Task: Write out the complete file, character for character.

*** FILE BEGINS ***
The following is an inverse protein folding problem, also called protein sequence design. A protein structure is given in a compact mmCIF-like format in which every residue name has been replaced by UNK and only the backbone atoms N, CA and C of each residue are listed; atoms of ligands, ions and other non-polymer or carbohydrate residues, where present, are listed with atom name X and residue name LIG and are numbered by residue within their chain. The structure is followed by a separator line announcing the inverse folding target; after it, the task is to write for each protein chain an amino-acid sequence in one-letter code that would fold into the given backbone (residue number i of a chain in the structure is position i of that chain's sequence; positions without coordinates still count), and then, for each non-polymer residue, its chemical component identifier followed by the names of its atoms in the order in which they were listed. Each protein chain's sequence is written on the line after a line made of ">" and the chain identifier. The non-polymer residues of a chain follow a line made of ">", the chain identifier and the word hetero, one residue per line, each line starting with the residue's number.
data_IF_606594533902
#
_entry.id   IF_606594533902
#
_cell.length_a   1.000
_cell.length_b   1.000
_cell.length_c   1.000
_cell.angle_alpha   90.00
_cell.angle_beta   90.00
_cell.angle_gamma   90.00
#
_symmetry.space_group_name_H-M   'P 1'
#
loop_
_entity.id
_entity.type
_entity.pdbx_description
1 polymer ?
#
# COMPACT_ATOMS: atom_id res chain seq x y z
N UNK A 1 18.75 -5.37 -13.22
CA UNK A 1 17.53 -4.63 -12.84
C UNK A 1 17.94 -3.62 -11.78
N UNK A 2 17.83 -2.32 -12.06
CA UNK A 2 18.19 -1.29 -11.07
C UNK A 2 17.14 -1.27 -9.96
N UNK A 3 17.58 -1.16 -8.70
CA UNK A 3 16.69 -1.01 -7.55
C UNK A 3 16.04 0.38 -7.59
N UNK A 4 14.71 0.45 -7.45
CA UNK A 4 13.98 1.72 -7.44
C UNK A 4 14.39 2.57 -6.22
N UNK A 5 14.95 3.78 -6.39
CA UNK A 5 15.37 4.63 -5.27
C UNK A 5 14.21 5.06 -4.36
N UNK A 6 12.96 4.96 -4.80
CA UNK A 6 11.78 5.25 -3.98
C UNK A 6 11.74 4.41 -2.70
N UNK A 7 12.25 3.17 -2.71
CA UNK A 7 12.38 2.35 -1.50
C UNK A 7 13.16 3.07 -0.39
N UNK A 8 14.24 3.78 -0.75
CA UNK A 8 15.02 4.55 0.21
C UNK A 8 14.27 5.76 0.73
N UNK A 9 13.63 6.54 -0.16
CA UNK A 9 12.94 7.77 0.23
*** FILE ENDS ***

The following is an inverse protein folding problem, also called protein sequence design. A protein structure is given in a compact mmCIF-like format in which every residue name has been replaced by UNK and only the backbone atoms N, CA and C of each residue are listed; atoms of ligands, ions and other non-polymer or carbohydrate residues, where present, are listed with atom name X and residue name LIG and are numbered by residue within their chain. The structure is followed by a separator line announcing the inverse folding target; after it, the task is to write for each protein chain an amino-acid sequence in one-letter code that would fold into the given backbone (residue number i of a chain in the structure is position i of that chain's sequence; positions without coordinates still count), and then, for each non-polymer residue, its chemical component identifier followed by the names of its atoms in the order in which they were listed. Each protein chain's sequence is written on the line after a line made of ">" and the chain identifier. The non-polymer residues of a chain follow a line made of ">", the chain identifier and the word hetero, one residue per line, each line starting with the residue's number.
data_IF_606594533902
#
_entry.id   IF_606594533902
#
_cell.length_a   1.000
_cell.length_b   1.000
_cell.length_c   1.000
_cell.angle_alpha   90.00
_cell.angle_beta   90.00
_cell.angle_gamma   90.00
#
_symmetry.space_group_name_H-M   'P 1'
#
loop_
_entity.id
_entity.type
_entity.pdbx_description
1 polymer ?
#
# COMPACT_ATOMS: atom_id res chain seq x y z
N UNK A 1 18.75 -5.37 -13.22
CA UNK A 1 17.53 -4.63 -12.84
C UNK A 1 17.94 -3.62 -11.78
N UNK A 2 17.83 -2.32 -12.06
CA UNK A 2 18.19 -1.29 -11.07
C UNK A 2 17.14 -1.27 -9.96
N UNK A 3 17.58 -1.16 -8.70
CA UNK A 3 16.69 -1.01 -7.55
C UNK A 3 16.04 0.38 -7.59
N UNK A 4 14.71 0.45 -7.45
CA UNK A 4 13.98 1.72 -7.44
C UNK A 4 14.39 2.57 -6.22
N UNK A 5 14.95 3.78 -6.39
CA UNK A 5 15.37 4.63 -5.27
C UNK A 5 14.21 5.06 -4.36
N UNK A 6 12.96 4.96 -4.80
CA UNK A 6 11.78 5.25 -3.98
C UNK A 6 11.74 4.41 -2.70
N UNK A 7 12.25 3.17 -2.71
CA UNK A 7 12.38 2.35 -1.50
C UNK A 7 13.16 3.07 -0.39
N UNK A 8 14.24 3.78 -0.75
CA UNK A 8 15.02 4.55 0.21
C UNK A 8 14.27 5.76 0.73
N UNK A 9 13.63 6.54 -0.16
CA UNK A 9 12.94 7.77 0.23